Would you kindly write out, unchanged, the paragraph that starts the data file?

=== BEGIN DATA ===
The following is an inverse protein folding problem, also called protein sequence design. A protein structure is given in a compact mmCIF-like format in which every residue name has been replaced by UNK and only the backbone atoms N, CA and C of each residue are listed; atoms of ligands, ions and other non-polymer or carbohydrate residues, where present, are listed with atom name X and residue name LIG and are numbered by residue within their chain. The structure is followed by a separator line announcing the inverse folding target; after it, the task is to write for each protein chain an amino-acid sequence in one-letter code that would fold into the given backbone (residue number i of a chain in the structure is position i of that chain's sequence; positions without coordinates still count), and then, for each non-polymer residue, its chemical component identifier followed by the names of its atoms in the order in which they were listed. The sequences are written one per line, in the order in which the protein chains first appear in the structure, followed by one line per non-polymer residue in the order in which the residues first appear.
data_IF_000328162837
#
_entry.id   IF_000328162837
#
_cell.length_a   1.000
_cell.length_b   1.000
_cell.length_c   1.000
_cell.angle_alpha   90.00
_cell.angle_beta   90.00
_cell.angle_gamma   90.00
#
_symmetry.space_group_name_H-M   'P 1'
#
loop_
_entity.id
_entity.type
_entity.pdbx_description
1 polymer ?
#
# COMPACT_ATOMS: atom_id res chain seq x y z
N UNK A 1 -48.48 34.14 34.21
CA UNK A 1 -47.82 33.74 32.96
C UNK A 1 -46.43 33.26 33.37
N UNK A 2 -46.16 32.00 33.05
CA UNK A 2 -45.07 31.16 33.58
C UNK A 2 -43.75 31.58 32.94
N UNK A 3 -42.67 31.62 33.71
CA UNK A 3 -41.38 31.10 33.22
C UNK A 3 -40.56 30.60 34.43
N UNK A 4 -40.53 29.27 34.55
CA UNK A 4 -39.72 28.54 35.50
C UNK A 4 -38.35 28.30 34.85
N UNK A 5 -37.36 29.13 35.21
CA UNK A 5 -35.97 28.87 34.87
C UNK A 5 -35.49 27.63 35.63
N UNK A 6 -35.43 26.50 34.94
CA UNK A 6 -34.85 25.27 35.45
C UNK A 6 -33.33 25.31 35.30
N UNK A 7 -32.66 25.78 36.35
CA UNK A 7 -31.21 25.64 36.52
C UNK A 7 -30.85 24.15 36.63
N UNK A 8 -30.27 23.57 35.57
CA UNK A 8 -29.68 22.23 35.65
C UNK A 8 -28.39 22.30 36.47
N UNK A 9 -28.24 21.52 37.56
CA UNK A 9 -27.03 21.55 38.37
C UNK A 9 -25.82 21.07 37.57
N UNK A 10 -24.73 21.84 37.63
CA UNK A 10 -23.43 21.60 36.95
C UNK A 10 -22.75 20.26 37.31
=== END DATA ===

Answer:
The following is an inverse protein folding problem, also called protein sequence design. A protein structure is given in a compact mmCIF-like format in which every residue name has been replaced by UNK and only the backbone atoms N, CA and C of each residue are listed; atoms of ligands, ions and other non-polymer or carbohydrate residues, where present, are listed with atom name X and residue name LIG and are numbered by residue within their chain. The structure is followed by a separator line announcing the inverse folding target; after it, the task is to write for each protein chain an amino-acid sequence in one-letter code that would fold into the given backbone (residue number i of a chain in the structure is position i of that chain's sequence; positions without coordinates still count), and then, for each non-polymer residue, its chemical component identifier followed by the names of its atoms in the order in which they were listed. The sequences are written one per line, in the order in which the protein chains first appear in the structure, followed by one line per non-polymer residue in the order in which the residues first appear.